A few years ago a cultural anthropologist levied a bombastic charge against her own field; using uncontrolled anonymous surveys with undefined terms she claimed almost every woman doing field work had been subjected to sexual harassment or even rape. It got a lot of attention but it lacked serious methodology, even for surveys.

Other schools followed and the results were just as broad, and therefore difficult to reconcile with the spirit of academia. In a survey the University of Texas System conducted among its graduate and undergraduate students, about 20 percent of female science students, more than 25 percent of female engineering students, and more than 40 percent of female medical students experienced ill-defined sexual harassment from faculty or staff. The Pennsylvania State University System conducted a similar survey and found that 33 percent of its female undergraduates and 43 percent of its female graduate students (all disciplines) claimed sexual harassment from faculty or staff, along with 50 percent of female medical students. 

The National Academies of Sciences, Engineering, and Medicine have sought to do better but they start with a hypothesis that reads too much like Implicit Bias to be impartial. They state that current policies, procedures, and approaches have not caused a meaningful reduction in sexual harassment among academics - so we are to believe that the 2010s are no better than the 1950s, except now women are the majority but still being exploited. It smacks of populism to state that sexual harassment only occurs against women in academic sciences, engineering, and medicine, and they have no evidence it has caused women to leave academia for the private sector. There are six times as many PhDs produced each year as academia can employ, that and choice will always be the key driver for joining the private sector. They further state that universities should consider sexual harassment equally important as research misconduct in terms of its effect on the integrity of research, though only the latter has a defined set of parameters.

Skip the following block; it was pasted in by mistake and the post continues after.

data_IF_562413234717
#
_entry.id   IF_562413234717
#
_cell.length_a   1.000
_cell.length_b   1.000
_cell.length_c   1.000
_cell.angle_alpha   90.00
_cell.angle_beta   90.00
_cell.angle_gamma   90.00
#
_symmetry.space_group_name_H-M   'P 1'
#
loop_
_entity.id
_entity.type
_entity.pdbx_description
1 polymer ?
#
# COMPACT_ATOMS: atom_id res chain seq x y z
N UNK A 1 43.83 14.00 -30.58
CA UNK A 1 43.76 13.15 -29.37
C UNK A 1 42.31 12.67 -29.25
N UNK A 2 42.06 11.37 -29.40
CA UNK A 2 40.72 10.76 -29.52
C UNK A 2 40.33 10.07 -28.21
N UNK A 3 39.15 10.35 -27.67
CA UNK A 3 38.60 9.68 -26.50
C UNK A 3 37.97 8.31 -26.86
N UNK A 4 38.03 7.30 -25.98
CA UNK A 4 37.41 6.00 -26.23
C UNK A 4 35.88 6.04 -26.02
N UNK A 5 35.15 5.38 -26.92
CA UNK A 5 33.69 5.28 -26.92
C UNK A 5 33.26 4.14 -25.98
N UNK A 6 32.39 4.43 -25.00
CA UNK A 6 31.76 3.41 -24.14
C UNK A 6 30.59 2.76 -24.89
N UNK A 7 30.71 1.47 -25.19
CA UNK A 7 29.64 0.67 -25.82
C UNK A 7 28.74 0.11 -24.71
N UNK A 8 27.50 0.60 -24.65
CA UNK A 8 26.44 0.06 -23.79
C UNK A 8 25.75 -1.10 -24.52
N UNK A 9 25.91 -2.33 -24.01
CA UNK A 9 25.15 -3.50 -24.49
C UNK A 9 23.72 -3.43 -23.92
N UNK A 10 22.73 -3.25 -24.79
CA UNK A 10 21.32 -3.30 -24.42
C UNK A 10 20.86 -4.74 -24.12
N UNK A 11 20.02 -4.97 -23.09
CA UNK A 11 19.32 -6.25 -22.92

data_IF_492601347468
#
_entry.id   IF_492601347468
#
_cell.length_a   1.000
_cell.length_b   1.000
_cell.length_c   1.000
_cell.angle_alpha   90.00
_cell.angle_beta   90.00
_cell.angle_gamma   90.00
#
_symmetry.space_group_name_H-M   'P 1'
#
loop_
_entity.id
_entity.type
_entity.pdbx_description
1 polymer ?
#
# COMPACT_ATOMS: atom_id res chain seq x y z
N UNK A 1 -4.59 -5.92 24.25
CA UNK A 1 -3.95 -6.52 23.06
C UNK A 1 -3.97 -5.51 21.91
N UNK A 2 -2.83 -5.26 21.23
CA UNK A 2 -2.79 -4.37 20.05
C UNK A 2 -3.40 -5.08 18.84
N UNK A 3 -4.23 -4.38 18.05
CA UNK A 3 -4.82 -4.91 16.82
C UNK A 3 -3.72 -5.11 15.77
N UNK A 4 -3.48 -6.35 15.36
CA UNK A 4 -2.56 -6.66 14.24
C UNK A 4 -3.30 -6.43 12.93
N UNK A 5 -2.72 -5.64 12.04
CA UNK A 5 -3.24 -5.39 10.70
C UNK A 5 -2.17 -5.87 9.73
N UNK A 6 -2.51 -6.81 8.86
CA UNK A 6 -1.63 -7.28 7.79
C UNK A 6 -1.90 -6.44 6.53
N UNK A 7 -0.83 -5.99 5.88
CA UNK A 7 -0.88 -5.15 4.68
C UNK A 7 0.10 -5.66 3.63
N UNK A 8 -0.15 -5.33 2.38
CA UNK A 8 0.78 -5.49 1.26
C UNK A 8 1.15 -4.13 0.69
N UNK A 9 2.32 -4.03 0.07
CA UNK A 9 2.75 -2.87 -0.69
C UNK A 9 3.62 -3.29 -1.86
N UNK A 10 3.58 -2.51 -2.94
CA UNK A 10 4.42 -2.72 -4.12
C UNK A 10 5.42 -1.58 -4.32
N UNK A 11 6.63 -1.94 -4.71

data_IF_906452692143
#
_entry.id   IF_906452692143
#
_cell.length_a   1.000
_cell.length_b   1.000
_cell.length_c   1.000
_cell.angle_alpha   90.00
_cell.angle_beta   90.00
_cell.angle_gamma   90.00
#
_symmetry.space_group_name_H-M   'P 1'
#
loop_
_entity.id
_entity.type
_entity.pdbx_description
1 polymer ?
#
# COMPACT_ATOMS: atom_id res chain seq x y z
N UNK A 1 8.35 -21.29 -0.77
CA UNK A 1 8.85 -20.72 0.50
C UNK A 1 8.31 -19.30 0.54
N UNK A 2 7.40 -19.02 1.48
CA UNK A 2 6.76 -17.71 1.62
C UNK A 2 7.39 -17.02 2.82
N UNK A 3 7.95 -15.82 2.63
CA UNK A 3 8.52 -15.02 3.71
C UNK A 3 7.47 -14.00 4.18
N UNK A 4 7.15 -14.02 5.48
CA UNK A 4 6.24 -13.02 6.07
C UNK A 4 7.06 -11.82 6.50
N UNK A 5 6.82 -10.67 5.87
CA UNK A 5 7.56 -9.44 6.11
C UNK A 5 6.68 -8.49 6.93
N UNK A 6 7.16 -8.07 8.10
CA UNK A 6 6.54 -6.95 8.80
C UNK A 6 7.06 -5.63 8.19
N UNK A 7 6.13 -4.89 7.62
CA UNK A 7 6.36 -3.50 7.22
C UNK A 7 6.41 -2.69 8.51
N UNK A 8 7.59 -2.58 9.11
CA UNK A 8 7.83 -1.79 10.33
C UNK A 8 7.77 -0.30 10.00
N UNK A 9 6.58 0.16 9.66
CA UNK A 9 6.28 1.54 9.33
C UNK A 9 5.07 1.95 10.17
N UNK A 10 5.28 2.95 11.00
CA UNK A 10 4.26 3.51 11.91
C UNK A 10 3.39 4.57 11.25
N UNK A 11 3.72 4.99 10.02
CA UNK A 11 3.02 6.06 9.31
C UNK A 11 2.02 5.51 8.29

And what is the line between incivility and disrespect, such as if a fellow scientist just thinks you are not good at your job, and sexual harassment? There is no line when sexual harassment is broadly and subjectively defined as "behaviors that communicate that women do not belong or do not merit respect." With gray-area claims about holistic beliefs, diversity, and inclusion, the paper reads more like a work of sociological idealism than an actionable framework for universities to adopt. It is open to rampant abuse by people who are not getting ahead in their career and want to find external blame.

There are some meaningful recommendations, though they might be unworkable. They recommend a ban on confidentiality in settlement agreements, for example, but they should really ban settlement agreements. They want lawsuits to be filed directly against accusers, which would place universities in an arbitrary legal class without any blame.